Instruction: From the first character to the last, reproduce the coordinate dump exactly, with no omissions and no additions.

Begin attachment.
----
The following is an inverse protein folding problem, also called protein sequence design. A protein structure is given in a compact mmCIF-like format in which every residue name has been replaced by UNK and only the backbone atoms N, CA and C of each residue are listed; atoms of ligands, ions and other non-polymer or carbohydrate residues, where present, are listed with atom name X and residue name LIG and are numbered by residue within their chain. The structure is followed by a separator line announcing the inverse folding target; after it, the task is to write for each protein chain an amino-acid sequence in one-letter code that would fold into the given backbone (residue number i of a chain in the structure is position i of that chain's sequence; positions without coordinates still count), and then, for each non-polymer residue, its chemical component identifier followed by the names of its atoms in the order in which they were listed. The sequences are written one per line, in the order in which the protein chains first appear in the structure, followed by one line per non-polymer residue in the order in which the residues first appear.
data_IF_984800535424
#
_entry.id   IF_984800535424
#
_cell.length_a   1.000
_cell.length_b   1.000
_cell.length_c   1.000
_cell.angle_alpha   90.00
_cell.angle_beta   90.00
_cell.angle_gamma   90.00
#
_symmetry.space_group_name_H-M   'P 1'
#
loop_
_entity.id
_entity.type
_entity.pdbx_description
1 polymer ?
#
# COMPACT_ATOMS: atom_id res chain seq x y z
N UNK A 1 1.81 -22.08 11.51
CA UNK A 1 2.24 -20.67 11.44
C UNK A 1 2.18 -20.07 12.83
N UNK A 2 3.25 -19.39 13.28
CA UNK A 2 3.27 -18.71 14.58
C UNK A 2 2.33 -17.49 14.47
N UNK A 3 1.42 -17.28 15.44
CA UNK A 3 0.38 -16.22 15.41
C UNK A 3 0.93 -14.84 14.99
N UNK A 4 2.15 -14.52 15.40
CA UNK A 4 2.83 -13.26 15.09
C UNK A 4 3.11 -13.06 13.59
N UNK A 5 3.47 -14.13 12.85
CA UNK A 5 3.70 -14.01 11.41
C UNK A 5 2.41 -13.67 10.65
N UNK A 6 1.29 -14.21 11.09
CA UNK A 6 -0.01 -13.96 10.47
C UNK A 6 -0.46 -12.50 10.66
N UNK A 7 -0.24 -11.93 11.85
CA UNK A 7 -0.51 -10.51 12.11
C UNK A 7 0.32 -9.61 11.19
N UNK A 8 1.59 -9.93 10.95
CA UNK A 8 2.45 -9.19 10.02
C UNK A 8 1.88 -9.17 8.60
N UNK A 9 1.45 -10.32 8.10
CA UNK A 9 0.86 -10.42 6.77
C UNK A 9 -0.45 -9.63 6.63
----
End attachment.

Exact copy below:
The following is an inverse protein folding problem, also called protein sequence design. A protein structure is given in a compact mmCIF-like format in which every residue name has been replaced by UNK and only the backbone atoms N, CA and C of each residue are listed; atoms of ligands, ions and other non-polymer or carbohydrate residues, where present, are listed with atom name X and residue name LIG and are numbered by residue within their chain. The structure is followed by a separator line announcing the inverse folding target; after it, the task is to write for each protein chain an amino-acid sequence in one-letter code that would fold into the given backbone (residue number i of a chain in the structure is position i of that chain's sequence; positions without coordinates still count), and then, for each non-polymer residue, its chemical component identifier followed by the names of its atoms in the order in which they were listed. The sequences are written one per line, in the order in which the protein chains first appear in the structure, followed by one line per non-polymer residue in the order in which the residues first appear.
data_IF_984800535424
#
_entry.id   IF_984800535424
#
_cell.length_a   1.000
_cell.length_b   1.000
_cell.length_c   1.000
_cell.angle_alpha   90.00
_cell.angle_beta   90.00
_cell.angle_gamma   90.00
#
_symmetry.space_group_name_H-M   'P 1'
#
loop_
_entity.id
_entity.type
_entity.pdbx_description
1 polymer ?
#
# COMPACT_ATOMS: atom_id res chain seq x y z
N UNK A 1 1.81 -22.08 11.51
CA UNK A 1 2.24 -20.67 11.44
C UNK A 1 2.18 -20.07 12.83
N UNK A 2 3.25 -19.39 13.28
CA UNK A 2 3.27 -18.71 14.58
C UNK A 2 2.33 -17.49 14.47
N UNK A 3 1.42 -17.28 15.44
CA UNK A 3 0.38 -16.22 15.41
C UNK A 3 0.93 -14.84 14.99
N UNK A 4 2.15 -14.52 15.40
CA UNK A 4 2.83 -13.26 15.09
C UNK A 4 3.11 -13.06 13.59
N UNK A 5 3.47 -14.13 12.85
CA UNK A 5 3.70 -14.01 11.41
C UNK A 5 2.41 -13.67 10.65
N UNK A 6 1.29 -14.21 11.09
CA UNK A 6 -0.01 -13.96 10.47
C UNK A 6 -0.46 -12.50 10.66
N UNK A 7 -0.24 -11.93 11.85
CA UNK A 7 -0.51 -10.51 12.11
C UNK A 7 0.32 -9.61 11.19
N UNK A 8 1.59 -9.93 10.95
CA UNK A 8 2.45 -9.19 10.02
C UNK A 8 1.88 -9.17 8.60
N UNK A 9 1.45 -10.32 8.10
CA UNK A 9 0.86 -10.42 6.77
C UNK A 9 -0.45 -9.63 6.63